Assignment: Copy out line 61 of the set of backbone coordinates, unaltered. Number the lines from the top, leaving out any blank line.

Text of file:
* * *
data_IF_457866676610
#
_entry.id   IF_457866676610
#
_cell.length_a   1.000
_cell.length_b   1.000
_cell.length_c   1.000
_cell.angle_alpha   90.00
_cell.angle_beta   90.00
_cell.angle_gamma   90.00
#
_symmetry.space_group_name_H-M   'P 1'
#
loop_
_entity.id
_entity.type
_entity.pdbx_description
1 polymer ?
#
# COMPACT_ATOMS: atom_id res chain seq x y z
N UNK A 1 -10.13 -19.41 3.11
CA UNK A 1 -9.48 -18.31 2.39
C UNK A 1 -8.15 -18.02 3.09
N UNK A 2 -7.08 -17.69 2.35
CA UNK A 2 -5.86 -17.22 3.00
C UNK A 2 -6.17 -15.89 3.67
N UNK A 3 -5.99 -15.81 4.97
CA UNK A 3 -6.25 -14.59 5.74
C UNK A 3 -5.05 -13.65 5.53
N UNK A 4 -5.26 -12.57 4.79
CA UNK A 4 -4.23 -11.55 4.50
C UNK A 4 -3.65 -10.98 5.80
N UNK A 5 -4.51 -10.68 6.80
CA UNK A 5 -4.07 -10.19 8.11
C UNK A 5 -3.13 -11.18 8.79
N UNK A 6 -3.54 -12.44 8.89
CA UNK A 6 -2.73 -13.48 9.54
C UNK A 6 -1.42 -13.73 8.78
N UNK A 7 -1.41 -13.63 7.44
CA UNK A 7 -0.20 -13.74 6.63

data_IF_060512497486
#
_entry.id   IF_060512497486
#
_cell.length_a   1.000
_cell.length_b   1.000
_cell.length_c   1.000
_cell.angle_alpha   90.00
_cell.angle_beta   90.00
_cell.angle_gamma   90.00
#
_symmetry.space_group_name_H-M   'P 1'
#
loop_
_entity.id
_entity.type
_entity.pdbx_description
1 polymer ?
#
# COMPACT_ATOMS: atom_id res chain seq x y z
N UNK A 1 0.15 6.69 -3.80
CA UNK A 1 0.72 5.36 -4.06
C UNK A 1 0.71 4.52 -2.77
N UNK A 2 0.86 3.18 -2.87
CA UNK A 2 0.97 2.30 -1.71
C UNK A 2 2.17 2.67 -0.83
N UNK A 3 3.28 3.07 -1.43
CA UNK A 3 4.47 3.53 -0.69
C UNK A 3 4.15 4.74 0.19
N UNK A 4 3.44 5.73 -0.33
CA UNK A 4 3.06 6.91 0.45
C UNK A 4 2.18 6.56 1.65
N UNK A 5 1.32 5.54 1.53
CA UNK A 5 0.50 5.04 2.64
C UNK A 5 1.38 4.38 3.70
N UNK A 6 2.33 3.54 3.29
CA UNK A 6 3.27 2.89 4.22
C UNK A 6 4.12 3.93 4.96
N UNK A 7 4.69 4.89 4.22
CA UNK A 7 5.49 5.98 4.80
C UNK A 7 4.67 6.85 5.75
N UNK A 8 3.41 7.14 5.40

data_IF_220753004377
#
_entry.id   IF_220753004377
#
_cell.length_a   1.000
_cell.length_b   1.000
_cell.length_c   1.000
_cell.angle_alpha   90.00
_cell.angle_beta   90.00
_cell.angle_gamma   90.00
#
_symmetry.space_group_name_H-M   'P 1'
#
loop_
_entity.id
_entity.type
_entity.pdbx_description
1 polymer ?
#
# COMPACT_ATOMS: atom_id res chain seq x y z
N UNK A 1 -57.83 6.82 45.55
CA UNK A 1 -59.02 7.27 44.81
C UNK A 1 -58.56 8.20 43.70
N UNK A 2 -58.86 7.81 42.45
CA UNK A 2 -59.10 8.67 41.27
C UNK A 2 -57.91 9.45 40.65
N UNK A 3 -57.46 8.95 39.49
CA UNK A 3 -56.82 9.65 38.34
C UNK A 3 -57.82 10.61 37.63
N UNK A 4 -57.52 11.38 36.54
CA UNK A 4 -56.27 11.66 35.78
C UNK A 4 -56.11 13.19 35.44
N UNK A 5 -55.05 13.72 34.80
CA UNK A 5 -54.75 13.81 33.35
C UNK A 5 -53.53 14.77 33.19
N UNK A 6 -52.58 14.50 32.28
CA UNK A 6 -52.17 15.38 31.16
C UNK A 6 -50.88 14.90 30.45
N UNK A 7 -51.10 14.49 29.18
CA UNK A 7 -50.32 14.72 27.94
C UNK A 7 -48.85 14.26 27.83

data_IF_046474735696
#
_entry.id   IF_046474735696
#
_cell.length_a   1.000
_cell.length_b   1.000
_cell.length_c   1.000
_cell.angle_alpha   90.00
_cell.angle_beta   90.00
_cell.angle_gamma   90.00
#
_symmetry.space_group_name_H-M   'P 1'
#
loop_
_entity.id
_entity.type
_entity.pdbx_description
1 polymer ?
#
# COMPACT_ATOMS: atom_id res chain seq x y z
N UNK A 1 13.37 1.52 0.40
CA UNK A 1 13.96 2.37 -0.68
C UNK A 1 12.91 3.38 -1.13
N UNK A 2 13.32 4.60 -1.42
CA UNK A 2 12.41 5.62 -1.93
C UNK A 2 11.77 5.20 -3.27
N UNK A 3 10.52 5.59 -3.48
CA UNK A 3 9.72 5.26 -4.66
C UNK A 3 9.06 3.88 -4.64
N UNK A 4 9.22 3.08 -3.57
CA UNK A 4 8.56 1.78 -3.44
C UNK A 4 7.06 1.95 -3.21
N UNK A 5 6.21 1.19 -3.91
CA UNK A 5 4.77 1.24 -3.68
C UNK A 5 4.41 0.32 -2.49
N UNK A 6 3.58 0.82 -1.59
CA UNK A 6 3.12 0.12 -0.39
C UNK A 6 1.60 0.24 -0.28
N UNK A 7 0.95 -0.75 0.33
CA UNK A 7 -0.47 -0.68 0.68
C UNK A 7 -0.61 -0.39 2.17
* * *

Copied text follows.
N UNK A 1 0.15 6.69 -3.80